Myra here.

We are delighted to join the Nonfiction Picture Book Challenge 2015 hosted by Alyson Beecher @ Kid Lit Frenzy. We would also be linking our nonfiction choices with our reading themes throughout the year, as well as reading challenges that we have pledged to join this year.

We are taking a short break from our comic crazy reading theme as I am excited to feature these two picturebook biographies on Frida Kahlo’s life. I meant to share these two during our multicultural reading theme, but better late than never, I suppose.


Viva Frida

Written and Illustrated by: Yuyi Morales Photography by: Tim O’Meara
Published byA Neal Porter Book: Roaring Book Press, 2014
Borrowed from the Jurong West Public Library. Book photos taken by me.

Reading picturebooks such as these make me understand what Joseph Schwartz meant when he said that the picturebook has indeed come of age. I am glad to be living in a world where gorgeous books such as these exist.


Told in deliberately sparse bilingual text, this picturebook is a feast for the senses as Frida’s every dream


and imaginative play


each thought and feeling is captured in such exquisite, almost-loving detail:


While it may not technically be accurate to refer to this as a picturebook biography since it is more a celebration of the amazing woman that Frida is – it does contain an Author’s Note which provides an even further description of Frida Kahlo who was born in a blue house in Mexico in 1907. I didn’t particularly mind that there was no biographical information included in the text-narrative – not all books are meant to inform or educate. This is a book meant to inspire, meant to awaken the slumbering artist in every child’s consciousness. It is a celebration of beauty. Viva Frida.

Me, Frida

Written byAmy Novesky Illustrated by: David Diaz
Published byAbrams Books for Younger Readers, 2010
Borrowed from the Jurong West Public Library. Book photos taken by me.


In contrast to Viva Frida, this picturebook contains significant information about the time that Frida accompanied her famous artist husband Diego Rivera in San Francisco when he was commissioned to do a mural in the city.


I love this image of Frida and Diego, holding hands, flying off into a psychedelic sky, on their way to San Francisco, a city that embraces free floating spirits.


Frida’s sense of isolation was captured as Diego preoccupies himself with artistic work and immersed himself in the beauty of San Francisco, while Frida snoozes off or sings her corridos to amuse herself. Frida felt invisible, unseen, herself a mural in this unfamiliar city – too far away from her vibrant and colourful Mexico City.


Eventually this luminescent little bird perching on the elephantine shoulders of Diego Rivera recaptured her voice, reestablished her sense of self, and became recognized for the strange and surreal artist that she is. While this was not explicitly captured in the narrative, there was sufficient information that allowed the reader to fill in a few of the details.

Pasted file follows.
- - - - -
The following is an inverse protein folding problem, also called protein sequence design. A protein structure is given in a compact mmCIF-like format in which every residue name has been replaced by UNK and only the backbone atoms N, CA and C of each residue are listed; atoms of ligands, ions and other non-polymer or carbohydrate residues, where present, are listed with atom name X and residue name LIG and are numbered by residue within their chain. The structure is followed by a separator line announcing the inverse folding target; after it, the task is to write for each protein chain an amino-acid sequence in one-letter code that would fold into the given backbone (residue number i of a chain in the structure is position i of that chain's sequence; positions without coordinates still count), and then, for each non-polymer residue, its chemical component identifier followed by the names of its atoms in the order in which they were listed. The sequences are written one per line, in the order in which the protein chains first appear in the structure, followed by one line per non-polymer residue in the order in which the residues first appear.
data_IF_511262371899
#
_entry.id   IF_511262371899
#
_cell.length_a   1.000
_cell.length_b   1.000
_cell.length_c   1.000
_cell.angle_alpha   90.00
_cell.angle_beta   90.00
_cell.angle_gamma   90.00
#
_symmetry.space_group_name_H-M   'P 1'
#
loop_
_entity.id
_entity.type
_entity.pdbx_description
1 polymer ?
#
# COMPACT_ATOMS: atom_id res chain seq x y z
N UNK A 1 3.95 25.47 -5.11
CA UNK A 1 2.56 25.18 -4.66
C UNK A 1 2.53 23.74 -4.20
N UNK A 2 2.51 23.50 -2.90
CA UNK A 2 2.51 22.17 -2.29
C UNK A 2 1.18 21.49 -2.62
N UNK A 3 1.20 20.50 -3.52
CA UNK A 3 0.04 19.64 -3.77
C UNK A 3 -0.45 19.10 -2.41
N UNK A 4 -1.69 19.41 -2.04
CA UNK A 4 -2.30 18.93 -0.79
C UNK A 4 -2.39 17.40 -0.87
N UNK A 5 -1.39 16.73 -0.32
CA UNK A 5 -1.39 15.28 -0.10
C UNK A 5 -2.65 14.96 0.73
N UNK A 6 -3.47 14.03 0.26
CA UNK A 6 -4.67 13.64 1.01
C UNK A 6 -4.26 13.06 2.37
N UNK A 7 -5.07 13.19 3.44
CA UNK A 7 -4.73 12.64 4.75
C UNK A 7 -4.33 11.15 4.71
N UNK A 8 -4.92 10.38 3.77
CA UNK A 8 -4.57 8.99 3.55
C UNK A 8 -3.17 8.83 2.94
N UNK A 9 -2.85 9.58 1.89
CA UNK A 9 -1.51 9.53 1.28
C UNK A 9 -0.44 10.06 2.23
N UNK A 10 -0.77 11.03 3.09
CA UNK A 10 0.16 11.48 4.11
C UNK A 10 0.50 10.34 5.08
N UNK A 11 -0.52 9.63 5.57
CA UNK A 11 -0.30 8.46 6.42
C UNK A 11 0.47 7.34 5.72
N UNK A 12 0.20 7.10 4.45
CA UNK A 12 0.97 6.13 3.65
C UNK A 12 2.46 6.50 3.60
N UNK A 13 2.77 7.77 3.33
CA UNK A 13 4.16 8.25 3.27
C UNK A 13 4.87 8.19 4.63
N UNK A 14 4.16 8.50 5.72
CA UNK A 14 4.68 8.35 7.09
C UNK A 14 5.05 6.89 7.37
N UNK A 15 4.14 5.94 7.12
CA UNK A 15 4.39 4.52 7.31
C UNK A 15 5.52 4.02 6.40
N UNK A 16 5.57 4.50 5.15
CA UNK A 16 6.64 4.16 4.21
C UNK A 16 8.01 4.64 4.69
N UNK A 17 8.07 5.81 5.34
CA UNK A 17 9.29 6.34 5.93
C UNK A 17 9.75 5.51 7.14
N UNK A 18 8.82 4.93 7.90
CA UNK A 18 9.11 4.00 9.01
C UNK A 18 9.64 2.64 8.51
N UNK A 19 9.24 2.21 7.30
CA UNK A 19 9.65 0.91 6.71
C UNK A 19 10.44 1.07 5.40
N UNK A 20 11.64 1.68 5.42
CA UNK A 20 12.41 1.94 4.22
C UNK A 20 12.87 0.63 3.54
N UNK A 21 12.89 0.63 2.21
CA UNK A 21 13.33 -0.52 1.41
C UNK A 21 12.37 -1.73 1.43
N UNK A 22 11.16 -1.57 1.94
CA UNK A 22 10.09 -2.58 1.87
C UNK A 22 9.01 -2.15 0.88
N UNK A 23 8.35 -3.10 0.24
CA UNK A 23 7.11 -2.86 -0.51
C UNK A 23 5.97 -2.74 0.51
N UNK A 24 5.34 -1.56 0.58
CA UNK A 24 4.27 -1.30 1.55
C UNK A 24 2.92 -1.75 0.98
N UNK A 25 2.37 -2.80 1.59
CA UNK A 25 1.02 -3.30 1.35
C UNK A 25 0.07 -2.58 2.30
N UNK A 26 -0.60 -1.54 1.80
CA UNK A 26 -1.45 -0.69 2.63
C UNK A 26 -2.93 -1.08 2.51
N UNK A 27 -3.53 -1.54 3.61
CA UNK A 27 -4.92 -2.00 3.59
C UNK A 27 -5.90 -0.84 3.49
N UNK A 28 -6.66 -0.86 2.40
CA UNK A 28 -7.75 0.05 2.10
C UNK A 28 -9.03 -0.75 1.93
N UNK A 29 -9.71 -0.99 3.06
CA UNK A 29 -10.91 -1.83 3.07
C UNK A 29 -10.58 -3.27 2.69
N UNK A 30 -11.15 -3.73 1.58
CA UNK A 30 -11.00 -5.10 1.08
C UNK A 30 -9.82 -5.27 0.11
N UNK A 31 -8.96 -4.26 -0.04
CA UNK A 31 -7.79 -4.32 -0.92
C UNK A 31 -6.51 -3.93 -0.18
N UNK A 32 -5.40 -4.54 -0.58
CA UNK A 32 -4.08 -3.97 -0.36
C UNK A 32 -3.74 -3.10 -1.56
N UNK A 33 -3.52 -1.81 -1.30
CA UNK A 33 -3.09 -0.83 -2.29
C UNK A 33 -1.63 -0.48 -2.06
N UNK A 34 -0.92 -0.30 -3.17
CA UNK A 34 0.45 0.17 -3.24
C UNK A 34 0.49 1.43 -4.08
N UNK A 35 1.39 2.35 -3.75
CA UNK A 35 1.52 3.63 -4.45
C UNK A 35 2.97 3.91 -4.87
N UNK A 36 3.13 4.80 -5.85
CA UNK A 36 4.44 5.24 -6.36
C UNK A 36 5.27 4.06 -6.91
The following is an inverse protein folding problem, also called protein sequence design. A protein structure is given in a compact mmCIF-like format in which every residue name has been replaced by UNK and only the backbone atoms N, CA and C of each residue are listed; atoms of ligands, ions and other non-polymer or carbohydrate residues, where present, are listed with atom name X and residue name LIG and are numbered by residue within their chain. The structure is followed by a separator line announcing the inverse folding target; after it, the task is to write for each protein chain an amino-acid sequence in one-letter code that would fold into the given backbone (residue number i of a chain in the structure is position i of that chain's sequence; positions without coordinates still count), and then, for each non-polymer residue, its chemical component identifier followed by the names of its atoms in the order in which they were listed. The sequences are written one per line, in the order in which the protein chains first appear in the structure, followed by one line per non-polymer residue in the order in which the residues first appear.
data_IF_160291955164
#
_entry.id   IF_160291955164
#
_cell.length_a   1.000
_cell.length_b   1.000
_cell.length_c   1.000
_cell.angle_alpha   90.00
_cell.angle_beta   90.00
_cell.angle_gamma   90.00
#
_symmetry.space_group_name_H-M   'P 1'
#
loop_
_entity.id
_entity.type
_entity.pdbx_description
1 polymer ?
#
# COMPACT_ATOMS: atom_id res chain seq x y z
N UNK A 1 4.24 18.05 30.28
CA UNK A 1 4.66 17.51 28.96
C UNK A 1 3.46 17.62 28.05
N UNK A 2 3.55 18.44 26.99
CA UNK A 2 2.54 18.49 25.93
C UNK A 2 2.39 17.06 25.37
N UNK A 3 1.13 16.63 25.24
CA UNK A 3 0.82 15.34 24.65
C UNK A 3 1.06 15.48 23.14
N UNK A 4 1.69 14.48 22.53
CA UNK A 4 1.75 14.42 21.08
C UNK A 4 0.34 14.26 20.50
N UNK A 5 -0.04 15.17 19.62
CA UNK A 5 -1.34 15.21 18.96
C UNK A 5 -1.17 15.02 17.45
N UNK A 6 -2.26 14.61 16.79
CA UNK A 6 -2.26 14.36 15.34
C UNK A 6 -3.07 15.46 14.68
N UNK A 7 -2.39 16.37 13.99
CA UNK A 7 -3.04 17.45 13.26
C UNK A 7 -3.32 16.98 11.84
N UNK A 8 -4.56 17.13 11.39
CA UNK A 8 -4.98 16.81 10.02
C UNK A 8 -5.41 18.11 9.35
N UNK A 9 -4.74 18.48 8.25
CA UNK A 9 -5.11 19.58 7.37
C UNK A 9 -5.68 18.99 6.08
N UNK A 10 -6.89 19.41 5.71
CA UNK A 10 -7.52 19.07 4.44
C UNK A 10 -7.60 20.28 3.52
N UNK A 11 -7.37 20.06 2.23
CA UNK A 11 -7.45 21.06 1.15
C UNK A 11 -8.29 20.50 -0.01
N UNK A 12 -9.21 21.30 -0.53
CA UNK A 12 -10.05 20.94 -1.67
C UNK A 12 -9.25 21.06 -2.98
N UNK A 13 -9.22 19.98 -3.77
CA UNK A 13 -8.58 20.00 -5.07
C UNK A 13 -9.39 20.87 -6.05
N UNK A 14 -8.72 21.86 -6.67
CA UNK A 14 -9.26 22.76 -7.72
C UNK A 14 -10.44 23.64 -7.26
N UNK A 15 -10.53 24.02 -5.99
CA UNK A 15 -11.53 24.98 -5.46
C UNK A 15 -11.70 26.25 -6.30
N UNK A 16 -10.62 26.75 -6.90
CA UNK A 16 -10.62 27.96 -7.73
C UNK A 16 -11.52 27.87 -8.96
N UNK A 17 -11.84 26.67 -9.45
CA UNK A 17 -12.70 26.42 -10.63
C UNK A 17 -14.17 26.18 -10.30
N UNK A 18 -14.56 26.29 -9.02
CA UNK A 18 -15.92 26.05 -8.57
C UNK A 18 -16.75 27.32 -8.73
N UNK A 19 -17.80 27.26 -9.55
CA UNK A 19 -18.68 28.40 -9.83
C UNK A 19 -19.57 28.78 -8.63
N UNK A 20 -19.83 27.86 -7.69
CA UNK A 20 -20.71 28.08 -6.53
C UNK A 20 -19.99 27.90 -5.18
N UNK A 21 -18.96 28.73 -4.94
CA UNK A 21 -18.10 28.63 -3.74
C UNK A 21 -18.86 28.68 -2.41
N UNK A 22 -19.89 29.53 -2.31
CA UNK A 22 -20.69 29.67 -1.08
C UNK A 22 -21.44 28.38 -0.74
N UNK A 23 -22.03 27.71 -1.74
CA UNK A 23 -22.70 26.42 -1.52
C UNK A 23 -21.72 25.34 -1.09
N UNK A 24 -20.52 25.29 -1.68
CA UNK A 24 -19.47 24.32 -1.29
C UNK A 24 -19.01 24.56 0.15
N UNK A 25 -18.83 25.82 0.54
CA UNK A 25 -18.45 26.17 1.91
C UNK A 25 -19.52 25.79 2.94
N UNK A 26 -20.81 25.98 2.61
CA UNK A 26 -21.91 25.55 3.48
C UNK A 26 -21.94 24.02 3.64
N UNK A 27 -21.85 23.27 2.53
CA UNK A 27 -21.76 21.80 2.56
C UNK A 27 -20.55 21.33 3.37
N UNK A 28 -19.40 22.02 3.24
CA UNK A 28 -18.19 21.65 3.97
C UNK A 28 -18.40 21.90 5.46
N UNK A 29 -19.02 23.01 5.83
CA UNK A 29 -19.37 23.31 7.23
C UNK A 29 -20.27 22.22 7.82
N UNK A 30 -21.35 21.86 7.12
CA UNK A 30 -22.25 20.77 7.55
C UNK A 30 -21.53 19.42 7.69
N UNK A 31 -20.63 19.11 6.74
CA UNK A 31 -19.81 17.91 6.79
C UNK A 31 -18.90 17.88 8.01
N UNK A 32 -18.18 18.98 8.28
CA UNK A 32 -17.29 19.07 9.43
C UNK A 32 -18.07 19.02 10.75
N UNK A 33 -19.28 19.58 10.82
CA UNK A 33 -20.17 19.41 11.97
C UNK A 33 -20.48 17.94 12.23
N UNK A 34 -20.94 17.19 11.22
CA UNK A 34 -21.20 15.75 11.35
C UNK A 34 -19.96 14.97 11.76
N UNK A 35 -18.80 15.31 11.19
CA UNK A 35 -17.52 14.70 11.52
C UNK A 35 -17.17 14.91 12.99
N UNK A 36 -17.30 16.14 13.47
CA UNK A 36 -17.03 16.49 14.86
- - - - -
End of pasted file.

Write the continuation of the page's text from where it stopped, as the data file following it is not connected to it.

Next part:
This is also accompanied by a brief Author’s Note that shared the story behind the famous painting of Frida Kahlo, for which she became famous, and how she found her distinct voice.

These two picturebooks give homage to the vibrant and colourful life of an artist who continues to inspire through her piercing gaze and startlingly-honest art.


Viva Frida: A 2015 Caldecott Honor Book, A 2015 Pura Belpré (Illustrator) Award

Me, Frida: Pura Belpre Honor Book, Illustration; Best Picture Book, International Latino Book Award, 2011; Cooperative Children’s Book Center (CCBC) Choices 2011

#AWBRead2015 Update: 79-80 (35)


#nfpb2015 Challenge Update: 53-54 (25)

Myra is a Teacher Educator and a registered clinical psychologist based in Al Ain, United Arab Emirates. Prior to moving to the Middle East, she lived for eleven years in Singapore serving as a teacher educator. She has edited five books on rediscovering children’s literature in Asia (with a focus on the Philippines, Malaysia, India, China, Japan) as part of the proceedings for the Asian Festival of Children’s Content where she served as the Chair of the Programme Committee for the Asian Children’s Writers and Illustrators Conference from 2011 until 2019. While she is an academic by day, she is a closet poet and a book hunter at heart. When she is not reading or writing about books or planning her next reads, she is hoping desperately to smash that shuttlecock to smithereens because Badminton Is Life (still looking for badminton courts here at UAE - suggestions are most welcome).

10 comments on “[Nonfiction Wednesday] Frida’s Earthy Beauty and Exquisite Art in Two Picturebook Biographies

  1. Great pairing of the two books! Yuyi’s book leaves you wanting just a bit more so the Novesky text could add that!


  2. Seeing multiple books about the same subject is always interesting and a great lesson for students in telling a story and the multiple ways to do so.


  3. Oh, I agree with you so much – we are living in an age that has seen the picture book become a thrilling art form, full of almost infinite variety in style, content, genre and audience. I do love picture book biographies – such a great way to bring historical figures to life.


  4. We love how you paired these two texts. What a wonderful way to celebrate Frida Kahlo’s life and to show students multiple ways to write about a topic.


  5. I love both of these so much and so fascinated with Frida Kahlo and her life and art. Thank you for sharing.


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